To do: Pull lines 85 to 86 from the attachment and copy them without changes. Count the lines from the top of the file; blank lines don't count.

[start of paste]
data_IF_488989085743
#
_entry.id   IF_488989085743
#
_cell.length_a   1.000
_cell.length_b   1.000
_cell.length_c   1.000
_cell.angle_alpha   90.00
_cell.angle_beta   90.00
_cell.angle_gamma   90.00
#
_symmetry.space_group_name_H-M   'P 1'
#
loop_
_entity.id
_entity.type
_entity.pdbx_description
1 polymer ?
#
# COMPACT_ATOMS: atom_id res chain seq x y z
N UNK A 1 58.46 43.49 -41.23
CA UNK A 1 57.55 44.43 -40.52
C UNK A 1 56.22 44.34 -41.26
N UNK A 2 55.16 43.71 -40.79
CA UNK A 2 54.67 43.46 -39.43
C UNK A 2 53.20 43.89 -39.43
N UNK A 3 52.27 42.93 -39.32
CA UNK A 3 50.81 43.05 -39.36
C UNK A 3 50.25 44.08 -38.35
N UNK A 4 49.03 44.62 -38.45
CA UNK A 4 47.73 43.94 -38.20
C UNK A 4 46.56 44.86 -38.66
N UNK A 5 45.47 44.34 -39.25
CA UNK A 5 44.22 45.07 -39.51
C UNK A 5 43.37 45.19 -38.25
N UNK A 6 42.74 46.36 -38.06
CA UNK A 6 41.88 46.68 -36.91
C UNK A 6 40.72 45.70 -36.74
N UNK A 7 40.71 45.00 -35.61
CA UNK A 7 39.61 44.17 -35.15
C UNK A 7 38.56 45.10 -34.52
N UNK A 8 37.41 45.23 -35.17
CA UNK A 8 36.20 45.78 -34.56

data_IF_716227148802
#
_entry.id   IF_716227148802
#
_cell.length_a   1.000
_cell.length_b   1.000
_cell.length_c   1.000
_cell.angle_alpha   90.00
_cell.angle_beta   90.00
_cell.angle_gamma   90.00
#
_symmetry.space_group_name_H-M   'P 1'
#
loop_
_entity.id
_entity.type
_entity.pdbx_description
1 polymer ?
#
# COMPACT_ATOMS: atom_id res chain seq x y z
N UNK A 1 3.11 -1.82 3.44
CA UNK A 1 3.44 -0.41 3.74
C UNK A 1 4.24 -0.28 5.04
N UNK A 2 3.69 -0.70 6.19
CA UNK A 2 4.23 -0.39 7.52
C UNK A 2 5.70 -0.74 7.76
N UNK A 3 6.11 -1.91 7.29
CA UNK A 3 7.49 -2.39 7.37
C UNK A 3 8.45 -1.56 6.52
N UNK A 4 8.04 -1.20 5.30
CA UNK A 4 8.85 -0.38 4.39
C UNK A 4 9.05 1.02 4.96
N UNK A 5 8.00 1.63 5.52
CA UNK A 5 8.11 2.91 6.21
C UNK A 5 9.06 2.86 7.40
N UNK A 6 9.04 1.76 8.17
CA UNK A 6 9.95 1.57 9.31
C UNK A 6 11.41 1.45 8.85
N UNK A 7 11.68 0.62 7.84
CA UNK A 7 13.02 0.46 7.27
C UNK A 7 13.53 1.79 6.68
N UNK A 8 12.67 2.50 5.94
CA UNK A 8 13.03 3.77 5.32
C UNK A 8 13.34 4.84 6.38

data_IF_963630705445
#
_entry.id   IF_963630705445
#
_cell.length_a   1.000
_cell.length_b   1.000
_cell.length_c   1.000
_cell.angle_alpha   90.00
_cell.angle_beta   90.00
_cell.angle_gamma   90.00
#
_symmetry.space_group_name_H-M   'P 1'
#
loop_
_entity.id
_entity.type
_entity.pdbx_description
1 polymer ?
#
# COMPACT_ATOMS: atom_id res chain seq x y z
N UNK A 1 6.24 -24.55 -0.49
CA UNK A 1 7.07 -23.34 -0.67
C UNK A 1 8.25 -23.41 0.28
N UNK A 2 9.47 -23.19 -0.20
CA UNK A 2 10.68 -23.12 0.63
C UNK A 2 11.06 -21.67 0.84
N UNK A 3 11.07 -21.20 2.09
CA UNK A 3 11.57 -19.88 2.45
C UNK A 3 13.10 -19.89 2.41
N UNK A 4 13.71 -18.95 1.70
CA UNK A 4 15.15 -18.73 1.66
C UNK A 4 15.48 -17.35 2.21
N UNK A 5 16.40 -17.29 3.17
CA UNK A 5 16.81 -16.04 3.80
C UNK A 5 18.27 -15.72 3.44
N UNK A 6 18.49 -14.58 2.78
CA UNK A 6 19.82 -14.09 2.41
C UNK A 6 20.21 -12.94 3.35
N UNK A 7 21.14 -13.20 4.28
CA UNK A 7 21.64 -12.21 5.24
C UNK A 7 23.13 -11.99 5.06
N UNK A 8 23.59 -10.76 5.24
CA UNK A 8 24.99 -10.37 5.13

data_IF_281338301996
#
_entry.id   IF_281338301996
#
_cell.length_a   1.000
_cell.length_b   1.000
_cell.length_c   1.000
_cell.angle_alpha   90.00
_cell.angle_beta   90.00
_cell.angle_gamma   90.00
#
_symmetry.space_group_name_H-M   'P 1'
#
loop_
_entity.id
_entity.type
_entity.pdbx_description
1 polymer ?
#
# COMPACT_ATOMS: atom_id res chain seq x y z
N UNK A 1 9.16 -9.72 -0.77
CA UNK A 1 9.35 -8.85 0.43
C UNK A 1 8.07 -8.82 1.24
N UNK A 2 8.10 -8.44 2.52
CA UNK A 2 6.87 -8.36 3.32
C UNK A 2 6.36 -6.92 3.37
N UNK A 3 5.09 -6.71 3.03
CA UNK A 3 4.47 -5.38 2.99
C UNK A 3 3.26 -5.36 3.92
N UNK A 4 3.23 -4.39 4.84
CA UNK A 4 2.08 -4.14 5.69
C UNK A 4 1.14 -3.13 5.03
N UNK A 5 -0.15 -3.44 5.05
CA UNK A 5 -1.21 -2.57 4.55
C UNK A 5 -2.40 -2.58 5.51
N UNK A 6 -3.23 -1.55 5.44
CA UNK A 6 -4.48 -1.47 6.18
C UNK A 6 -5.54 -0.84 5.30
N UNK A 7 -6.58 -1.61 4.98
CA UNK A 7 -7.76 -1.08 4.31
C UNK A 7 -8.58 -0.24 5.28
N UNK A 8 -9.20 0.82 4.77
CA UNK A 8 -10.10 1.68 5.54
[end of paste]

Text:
N UNK A 8 12.67 2.50 5.94
CA UNK A 8 13.03 3.77 5.32